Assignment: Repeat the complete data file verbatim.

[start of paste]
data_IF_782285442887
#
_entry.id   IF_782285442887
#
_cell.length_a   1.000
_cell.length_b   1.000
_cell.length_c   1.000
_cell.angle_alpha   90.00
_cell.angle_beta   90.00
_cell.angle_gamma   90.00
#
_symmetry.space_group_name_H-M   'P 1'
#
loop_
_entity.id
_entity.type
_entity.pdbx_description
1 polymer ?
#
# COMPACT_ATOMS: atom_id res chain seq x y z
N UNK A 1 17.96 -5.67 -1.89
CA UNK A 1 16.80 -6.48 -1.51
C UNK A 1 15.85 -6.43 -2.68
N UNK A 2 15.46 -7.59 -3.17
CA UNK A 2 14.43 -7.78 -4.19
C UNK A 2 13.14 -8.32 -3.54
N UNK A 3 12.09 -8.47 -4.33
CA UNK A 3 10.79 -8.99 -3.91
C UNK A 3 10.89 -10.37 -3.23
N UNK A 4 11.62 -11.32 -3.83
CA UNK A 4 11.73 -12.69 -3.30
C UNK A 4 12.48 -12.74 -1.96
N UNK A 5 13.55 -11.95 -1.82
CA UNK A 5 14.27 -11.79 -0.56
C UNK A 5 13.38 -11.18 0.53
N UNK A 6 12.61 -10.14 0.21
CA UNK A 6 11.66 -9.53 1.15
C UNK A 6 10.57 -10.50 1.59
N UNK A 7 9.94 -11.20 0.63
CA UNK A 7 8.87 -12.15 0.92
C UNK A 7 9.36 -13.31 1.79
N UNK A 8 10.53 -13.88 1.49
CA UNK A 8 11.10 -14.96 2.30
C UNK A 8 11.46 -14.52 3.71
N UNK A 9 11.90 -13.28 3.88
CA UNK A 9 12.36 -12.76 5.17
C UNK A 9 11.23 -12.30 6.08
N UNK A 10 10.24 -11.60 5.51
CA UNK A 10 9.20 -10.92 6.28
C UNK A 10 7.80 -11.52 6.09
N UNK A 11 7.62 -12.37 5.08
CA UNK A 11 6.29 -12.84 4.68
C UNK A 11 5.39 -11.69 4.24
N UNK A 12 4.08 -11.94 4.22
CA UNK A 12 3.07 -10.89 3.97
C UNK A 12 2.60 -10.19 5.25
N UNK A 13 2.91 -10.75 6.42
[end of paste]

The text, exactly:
data_IF_782285442887
#
_entry.id   IF_782285442887
#
_cell.length_a   1.000
_cell.length_b   1.000
_cell.length_c   1.000
_cell.angle_alpha   90.00
_cell.angle_beta   90.00
_cell.angle_gamma   90.00
#
_symmetry.space_group_name_H-M   'P 1'
#
loop_
_entity.id
_entity.type
_entity.pdbx_description
1 polymer ?
#
# COMPACT_ATOMS: atom_id res chain seq x y z
N UNK A 1 17.96 -5.67 -1.89
CA UNK A 1 16.80 -6.48 -1.51
C UNK A 1 15.85 -6.43 -2.68
N UNK A 2 15.46 -7.59 -3.17
CA UNK A 2 14.43 -7.78 -4.19
C UNK A 2 13.14 -8.32 -3.54
N UNK A 3 12.09 -8.47 -4.33
CA UNK A 3 10.79 -8.99 -3.91
C UNK A 3 10.89 -10.37 -3.23
N UNK A 4 11.62 -11.32 -3.83
CA UNK A 4 11.73 -12.69 -3.30
C UNK A 4 12.48 -12.74 -1.96
N UNK A 5 13.55 -11.95 -1.82
CA UNK A 5 14.27 -11.79 -0.56
C UNK A 5 13.38 -11.18 0.53
N UNK A 6 12.61 -10.14 0.21
CA UNK A 6 11.66 -9.53 1.15
C UNK A 6 10.57 -10.50 1.59
N UNK A 7 9.94 -11.20 0.63
CA UNK A 7 8.87 -12.15 0.92
C UNK A 7 9.36 -13.31 1.79
N UNK A 8 10.53 -13.88 1.49
CA UNK A 8 11.10 -14.96 2.30
C UNK A 8 11.46 -14.52 3.71
N UNK A 9 11.90 -13.28 3.88
CA UNK A 9 12.36 -12.76 5.17
C UNK A 9 11.23 -12.30 6.08
N UNK A 10 10.24 -11.60 5.51
CA UNK A 10 9.20 -10.92 6.28
C UNK A 10 7.80 -11.52 6.09
N UNK A 11 7.62 -12.37 5.08
CA UNK A 11 6.29 -12.84 4.68
C UNK A 11 5.39 -11.69 4.24
N UNK A 12 4.08 -11.94 4.22
CA UNK A 12 3.07 -10.89 3.97
C UNK A 12 2.60 -10.19 5.25
N UNK A 13 2.91 -10.75 6.42